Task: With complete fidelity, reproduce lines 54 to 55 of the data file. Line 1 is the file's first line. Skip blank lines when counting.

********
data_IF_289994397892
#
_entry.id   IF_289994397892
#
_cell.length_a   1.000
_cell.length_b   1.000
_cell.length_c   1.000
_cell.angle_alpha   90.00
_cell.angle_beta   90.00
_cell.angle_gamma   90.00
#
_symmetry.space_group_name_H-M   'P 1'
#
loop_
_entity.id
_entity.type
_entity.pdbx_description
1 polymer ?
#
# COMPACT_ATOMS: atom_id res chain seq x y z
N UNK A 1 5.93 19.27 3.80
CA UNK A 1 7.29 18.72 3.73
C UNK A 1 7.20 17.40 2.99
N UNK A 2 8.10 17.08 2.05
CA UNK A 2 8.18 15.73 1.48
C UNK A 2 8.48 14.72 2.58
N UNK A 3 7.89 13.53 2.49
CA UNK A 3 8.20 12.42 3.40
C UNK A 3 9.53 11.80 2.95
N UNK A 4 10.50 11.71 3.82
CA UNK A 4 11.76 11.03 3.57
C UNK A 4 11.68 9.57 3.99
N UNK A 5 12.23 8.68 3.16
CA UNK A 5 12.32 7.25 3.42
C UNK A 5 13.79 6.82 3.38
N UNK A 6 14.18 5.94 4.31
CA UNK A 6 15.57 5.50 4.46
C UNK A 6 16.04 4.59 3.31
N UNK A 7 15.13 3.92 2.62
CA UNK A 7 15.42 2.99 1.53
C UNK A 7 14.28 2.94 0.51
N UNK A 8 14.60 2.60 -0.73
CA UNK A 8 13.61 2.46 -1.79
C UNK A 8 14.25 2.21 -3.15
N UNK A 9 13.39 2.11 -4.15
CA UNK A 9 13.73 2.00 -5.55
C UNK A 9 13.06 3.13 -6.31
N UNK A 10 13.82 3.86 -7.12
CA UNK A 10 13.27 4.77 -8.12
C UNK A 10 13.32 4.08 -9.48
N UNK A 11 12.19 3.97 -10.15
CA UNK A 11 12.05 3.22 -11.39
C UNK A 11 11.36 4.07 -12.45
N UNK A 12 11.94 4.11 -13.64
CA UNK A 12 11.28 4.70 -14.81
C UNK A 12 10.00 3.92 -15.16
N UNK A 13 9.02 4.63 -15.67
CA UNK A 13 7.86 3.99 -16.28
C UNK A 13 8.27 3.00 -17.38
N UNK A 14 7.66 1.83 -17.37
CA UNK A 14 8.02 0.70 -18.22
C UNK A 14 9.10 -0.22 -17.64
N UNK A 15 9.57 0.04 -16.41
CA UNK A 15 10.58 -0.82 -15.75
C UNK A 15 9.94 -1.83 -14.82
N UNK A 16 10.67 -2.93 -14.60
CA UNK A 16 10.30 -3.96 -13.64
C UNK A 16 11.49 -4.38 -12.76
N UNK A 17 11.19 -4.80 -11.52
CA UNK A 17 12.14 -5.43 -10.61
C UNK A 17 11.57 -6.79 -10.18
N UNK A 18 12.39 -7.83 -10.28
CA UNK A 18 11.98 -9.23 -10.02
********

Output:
N UNK A 12 11.94 4.11 -13.64
CA UNK A 12 11.28 4.70 -14.81